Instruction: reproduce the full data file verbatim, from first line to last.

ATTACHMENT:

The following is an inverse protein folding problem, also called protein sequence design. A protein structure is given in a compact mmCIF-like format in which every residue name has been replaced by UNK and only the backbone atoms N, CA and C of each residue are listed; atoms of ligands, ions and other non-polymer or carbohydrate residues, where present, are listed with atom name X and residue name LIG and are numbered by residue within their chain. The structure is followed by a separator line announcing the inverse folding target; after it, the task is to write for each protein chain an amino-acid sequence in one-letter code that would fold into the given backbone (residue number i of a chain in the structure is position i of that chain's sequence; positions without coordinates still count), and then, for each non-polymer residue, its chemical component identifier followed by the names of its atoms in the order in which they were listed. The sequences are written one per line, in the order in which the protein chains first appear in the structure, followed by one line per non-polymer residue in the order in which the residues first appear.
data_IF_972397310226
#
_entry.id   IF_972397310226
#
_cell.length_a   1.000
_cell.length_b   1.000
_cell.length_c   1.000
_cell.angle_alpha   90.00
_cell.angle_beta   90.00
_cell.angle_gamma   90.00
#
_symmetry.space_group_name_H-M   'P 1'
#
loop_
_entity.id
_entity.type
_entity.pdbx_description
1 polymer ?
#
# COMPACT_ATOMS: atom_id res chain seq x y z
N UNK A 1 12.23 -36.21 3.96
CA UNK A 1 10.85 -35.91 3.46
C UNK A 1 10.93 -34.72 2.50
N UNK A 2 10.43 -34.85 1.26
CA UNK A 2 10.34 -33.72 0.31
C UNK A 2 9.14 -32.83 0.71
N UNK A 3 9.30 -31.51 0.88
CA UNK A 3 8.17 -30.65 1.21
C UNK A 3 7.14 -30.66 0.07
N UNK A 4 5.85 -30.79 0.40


The following is an inverse protein folding problem, also called protein sequence design. A protein structure is given in a compact mmCIF-like format in which every residue name has been replaced by UNK and only the backbone atoms N, CA and C of each residue are listed; atoms of ligands, ions and other non-polymer or carbohydrate residues, where present, are listed with atom name X and residue name LIG and are numbered by residue within their chain. The structure is followed by a separator line announcing the inverse folding target; after it, the task is to write for each protein chain an amino-acid sequence in one-letter code that would fold into the given backbone (residue number i of a chain in the structure is position i of that chain's sequence; positions without coordinates still count), and then, for each non-polymer residue, its chemical component identifier followed by the names of its atoms in the order in which they were listed. The sequences are written one per line, in the order in which the protein chains first appear in the structure, followed by one line per non-polymer residue in the order in which the residues first appear.
data_IF_972397310226
#
_entry.id   IF_972397310226
#
_cell.length_a   1.000
_cell.length_b   1.000
_cell.length_c   1.000
_cell.angle_alpha   90.00
_cell.angle_beta   90.00
_cell.angle_gamma   90.00
#
_symmetry.space_group_name_H-M   'P 1'
#
loop_
_entity.id
_entity.type
_entity.pdbx_description
1 polymer ?
#
# COMPACT_ATOMS: atom_id res chain seq x y z
N UNK A 1 12.23 -36.21 3.96
CA UNK A 1 10.85 -35.91 3.46
C UNK A 1 10.93 -34.72 2.50
N UNK A 2 10.43 -34.85 1.26
CA UNK A 2 10.34 -33.72 0.31
C UNK A 2 9.14 -32.83 0.71
N UNK A 3 9.30 -31.51 0.88
CA UNK A 3 8.17 -30.65 1.21
C UNK A 3 7.14 -30.66 0.07
N UNK A 4 5.85 -30.79 0.40